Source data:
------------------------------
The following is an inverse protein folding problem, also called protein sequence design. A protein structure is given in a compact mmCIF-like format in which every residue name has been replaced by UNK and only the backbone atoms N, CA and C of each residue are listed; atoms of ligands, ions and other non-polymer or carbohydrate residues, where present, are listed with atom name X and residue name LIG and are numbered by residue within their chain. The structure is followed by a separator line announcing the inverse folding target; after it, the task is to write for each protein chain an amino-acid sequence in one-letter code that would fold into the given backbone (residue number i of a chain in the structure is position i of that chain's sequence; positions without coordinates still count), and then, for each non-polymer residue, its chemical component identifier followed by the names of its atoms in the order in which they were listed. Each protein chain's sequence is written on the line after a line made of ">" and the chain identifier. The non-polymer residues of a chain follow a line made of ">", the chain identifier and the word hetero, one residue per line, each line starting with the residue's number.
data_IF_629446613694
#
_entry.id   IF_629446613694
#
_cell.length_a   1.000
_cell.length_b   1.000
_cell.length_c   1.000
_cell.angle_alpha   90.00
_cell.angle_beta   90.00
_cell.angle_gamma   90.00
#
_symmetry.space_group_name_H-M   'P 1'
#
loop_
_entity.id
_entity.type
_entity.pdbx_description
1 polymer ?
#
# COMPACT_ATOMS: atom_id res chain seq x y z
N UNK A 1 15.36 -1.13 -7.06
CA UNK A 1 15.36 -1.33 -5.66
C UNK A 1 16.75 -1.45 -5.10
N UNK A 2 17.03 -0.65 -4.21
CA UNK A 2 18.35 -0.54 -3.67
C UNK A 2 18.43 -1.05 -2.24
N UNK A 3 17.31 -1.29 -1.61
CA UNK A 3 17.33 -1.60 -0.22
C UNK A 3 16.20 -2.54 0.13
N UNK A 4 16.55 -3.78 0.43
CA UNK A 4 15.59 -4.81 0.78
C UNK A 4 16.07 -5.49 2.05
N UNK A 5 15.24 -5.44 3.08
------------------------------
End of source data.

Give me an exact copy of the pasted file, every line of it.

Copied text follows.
The following is an inverse protein folding problem, also called protein sequence design. A protein structure is given in a compact mmCIF-like format in which every residue name has been replaced by UNK and only the backbone atoms N, CA and C of each residue are listed; atoms of ligands, ions and other non-polymer or carbohydrate residues, where present, are listed with atom name X and residue name LIG and are numbered by residue within their chain. The structure is followed by a separator line announcing the inverse folding target; after it, the task is to write for each protein chain an amino-acid sequence in one-letter code that would fold into the given backbone (residue number i of a chain in the structure is position i of that chain's sequence; positions without coordinates still count), and then, for each non-polymer residue, its chemical component identifier followed by the names of its atoms in the order in which they were listed. Each protein chain's sequence is written on the line after a line made of ">" and the chain identifier. The non-polymer residues of a chain follow a line made of ">", the chain identifier and the word hetero, one residue per line, each line starting with the residue's number.
data_IF_629446613694
#
_entry.id   IF_629446613694
#
_cell.length_a   1.000
_cell.length_b   1.000
_cell.length_c   1.000
_cell.angle_alpha   90.00
_cell.angle_beta   90.00
_cell.angle_gamma   90.00
#
_symmetry.space_group_name_H-M   'P 1'
#
loop_
_entity.id
_entity.type
_entity.pdbx_description
1 polymer ?
#
# COMPACT_ATOMS: atom_id res chain seq x y z
N UNK A 1 15.36 -1.13 -7.06
CA UNK A 1 15.36 -1.33 -5.66
C UNK A 1 16.75 -1.45 -5.10
N UNK A 2 17.03 -0.65 -4.21
CA UNK A 2 18.35 -0.54 -3.67
C UNK A 2 18.43 -1.05 -2.24
N UNK A 3 17.31 -1.29 -1.61
CA UNK A 3 17.33 -1.60 -0.22
C UNK A 3 16.20 -2.54 0.13
N UNK A 4 16.55 -3.78 0.43
CA UNK A 4 15.59 -4.81 0.78
C UNK A 4 16.07 -5.49 2.05
N UNK A 5 15.24 -5.44 3.08